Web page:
Students hone green thumbs in school gardening
FOR the past five years, Claremont State Special School students have seen first hand the importance of developing a green thumb.
Teacher Bill Taylor said children head out to the Stephanie Alexander Kitchen Garden Foundation garden twice a week, learning valuable lessons about where their food comes from.
All kinds of produce is grown and supplied to the Silkstone school's kitchen.
"We built the beds ourselves. At the present stage, they're just fallow for the winter period," he said.
"We've got a little bit of stuff in (at the moment) but we'll start planting towards the end of this term.
"It shows them where produce comes from and you can actually take the produce from the garden and it into the kitchen and use that to produce various dishes and meals.
"It makes it concrete for them where food comes from. It's a great program. It just works really well for the kids."
Sustainable gardening is the theme for this year's Stamp Collecting Month, held in August, which aims to spread the lessons learnt by children at Claremont across the country and encourage others to follow their example at schools, homes and communities.
The theme was chosen in consultation with teachers and the five In the Garden stamps explore environmental sustainability, kitchen and edible gardening, plant and animal life cycles and behaviour, as well as biodiversity.
The stamps were designed by award-winning illustrator Andrew Hopgood, who has illustrated a number of children's books focused on sustainability and the environment.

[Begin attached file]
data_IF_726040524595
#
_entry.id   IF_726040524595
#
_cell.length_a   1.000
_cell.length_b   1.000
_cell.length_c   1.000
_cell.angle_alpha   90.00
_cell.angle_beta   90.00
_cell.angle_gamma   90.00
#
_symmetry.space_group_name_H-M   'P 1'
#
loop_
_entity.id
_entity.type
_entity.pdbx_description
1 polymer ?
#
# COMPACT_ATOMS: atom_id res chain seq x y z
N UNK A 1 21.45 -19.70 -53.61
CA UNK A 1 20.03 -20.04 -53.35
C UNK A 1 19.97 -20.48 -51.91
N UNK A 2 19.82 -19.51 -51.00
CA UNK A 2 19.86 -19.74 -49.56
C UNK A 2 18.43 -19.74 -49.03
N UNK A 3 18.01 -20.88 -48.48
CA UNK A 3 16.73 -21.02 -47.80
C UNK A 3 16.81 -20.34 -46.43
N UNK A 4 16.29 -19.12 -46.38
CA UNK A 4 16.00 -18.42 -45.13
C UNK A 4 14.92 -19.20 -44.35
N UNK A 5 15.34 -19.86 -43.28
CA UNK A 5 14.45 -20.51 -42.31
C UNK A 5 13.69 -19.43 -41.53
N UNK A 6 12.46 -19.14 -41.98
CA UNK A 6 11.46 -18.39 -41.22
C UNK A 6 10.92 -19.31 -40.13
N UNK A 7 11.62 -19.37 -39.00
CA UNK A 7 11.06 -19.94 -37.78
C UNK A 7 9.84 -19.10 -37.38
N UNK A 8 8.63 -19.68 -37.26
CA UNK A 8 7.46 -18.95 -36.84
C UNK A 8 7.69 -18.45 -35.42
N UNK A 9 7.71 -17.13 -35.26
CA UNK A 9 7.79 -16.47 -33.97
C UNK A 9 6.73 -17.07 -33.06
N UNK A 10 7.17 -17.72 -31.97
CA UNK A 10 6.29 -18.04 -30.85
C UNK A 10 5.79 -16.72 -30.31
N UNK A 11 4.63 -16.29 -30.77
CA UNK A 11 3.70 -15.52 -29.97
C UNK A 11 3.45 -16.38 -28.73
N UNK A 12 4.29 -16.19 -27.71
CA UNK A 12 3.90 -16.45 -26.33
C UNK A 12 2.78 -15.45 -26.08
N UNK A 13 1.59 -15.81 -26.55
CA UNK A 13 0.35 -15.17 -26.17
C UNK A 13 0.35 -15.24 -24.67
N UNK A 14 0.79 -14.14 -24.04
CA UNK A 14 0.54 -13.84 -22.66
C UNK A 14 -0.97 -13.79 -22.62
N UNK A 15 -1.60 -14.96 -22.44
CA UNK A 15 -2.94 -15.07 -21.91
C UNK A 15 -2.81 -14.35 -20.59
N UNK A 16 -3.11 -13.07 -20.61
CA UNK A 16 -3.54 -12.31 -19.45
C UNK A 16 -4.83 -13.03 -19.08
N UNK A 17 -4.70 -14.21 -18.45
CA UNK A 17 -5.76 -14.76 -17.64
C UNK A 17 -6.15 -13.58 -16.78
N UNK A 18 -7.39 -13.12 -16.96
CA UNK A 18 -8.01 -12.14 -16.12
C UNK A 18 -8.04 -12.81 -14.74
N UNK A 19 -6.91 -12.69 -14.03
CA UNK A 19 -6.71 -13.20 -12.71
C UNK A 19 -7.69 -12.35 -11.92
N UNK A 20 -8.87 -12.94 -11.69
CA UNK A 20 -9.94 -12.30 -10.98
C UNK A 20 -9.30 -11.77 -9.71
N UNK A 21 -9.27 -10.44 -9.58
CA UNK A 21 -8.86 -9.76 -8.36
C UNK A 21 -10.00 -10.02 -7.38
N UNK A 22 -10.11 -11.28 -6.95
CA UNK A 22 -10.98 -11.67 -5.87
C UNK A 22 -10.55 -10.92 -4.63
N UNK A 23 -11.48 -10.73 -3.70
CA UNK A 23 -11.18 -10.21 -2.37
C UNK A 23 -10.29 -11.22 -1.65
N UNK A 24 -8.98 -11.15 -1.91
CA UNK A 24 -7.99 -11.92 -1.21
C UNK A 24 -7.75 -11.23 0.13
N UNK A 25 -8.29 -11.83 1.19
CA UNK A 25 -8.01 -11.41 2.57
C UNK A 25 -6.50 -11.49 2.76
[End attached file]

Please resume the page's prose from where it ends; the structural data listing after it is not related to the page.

Stamp Collecting Month ambassador and Stephanie Alexander Kitchen Garden Foundation founder Stephanie Alexander AO said this year's theme intends to be a good pointer for younger Australians.
"It's vital that we educate that next generation on practical ways to support their own health and that of the environment and doing so through fun and engaging programs like Stamp Collecting Month brings it to life for them," she said.
"The sustainable gardening theme provides students and teachers across the country with the opportunity to learn more about environmental sustainability, kitchen and edible gardening, plant and animal life cycles, and biodiversity."
Australia Post executive general manager community and consumer Nicole Sheffield,said this year's Stamp Collecting Month theme is a great way for kids to get hands on with sustainable gardening.
"We want it to inspire the whole family to roll up their sleeves and have some fun with sustainable gardening projects. It's the perfect opportunity to explore the outdoors and learn about composting, being water-wise, and plant and animal life cycles - we're celebrating the simple things we can do, like going bird watching, planting veggies and adding food scraps to the worm farm, that make a difference," said Ms Sheffield.